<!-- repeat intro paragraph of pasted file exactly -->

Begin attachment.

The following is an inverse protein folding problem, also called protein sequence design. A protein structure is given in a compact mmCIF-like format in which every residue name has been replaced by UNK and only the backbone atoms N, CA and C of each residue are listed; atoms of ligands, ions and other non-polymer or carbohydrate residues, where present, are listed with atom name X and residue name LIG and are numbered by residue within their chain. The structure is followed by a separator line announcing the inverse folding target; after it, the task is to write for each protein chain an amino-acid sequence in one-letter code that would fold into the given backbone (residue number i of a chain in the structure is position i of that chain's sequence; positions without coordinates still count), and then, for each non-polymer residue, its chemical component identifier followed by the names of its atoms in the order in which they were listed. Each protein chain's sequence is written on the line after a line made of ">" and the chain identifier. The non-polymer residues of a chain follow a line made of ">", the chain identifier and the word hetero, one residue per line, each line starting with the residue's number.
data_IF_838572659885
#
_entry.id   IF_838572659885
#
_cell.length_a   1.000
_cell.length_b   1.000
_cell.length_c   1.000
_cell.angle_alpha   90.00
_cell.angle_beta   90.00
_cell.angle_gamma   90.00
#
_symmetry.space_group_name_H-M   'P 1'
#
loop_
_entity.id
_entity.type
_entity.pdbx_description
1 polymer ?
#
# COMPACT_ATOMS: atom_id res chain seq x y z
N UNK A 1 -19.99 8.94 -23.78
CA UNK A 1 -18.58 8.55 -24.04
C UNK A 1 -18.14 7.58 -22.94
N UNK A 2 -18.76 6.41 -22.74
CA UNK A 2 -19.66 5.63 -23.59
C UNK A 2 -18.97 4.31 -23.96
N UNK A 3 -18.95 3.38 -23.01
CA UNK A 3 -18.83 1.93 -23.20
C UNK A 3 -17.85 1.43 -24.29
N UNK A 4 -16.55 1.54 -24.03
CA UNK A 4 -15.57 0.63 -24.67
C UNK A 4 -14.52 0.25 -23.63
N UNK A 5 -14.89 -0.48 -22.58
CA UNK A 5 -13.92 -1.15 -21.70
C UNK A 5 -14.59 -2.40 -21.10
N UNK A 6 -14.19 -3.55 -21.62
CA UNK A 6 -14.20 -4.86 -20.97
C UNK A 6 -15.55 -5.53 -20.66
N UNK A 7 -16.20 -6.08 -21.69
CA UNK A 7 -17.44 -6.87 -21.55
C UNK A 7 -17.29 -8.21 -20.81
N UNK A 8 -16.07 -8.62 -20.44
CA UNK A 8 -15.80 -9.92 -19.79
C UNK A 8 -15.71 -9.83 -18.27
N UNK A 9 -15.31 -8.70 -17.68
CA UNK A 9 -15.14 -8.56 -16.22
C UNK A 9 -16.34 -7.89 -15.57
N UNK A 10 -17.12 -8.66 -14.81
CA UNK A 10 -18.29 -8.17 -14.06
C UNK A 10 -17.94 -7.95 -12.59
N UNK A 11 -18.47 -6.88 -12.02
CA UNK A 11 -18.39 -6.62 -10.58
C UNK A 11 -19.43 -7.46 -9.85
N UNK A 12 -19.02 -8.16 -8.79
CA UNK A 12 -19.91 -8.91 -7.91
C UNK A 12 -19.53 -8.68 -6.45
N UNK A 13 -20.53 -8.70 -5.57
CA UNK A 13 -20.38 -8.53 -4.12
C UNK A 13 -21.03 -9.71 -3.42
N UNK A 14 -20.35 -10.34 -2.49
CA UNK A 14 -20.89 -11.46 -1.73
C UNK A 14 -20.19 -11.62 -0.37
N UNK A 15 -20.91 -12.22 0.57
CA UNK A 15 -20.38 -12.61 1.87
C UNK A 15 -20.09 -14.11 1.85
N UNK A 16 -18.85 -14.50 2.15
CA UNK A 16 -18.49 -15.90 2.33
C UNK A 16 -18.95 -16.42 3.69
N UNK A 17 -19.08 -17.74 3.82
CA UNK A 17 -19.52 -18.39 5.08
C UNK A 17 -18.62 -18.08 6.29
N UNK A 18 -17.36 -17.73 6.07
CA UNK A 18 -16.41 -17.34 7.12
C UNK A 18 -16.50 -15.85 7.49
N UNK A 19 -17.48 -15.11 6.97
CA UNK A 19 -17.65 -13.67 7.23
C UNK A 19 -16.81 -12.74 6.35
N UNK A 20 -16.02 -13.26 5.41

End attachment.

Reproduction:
The following is an inverse protein folding problem, also called protein sequence design. A protein structure is given in a compact mmCIF-like format in which every residue name has been replaced by UNK and only the backbone atoms N, CA and C of each residue are listed; atoms of ligands, ions and other non-polymer or carbohydrate residues, where present, are listed with atom name X and residue name LIG and are numbered by residue within their chain. The structure is followed by a separator line announcing the inverse folding target; after it, the task is to write for each protein chain an amino-acid sequence in one-letter code that would fold into the given backbone (residue number i of a chain in the structure is position i of that chain's sequence; positions without coordinates still count), and then, for each non-polymer residue, its chemical component identifier followed by the names of its atoms in the order in which they were listed. Each protein chain's sequence is written on the line after a line made of ">" and the chain identifier. The non-polymer residues of a chain follow a line made of ">", the chain identifier and the word hetero, one residue per line, each line starting with the residue's number.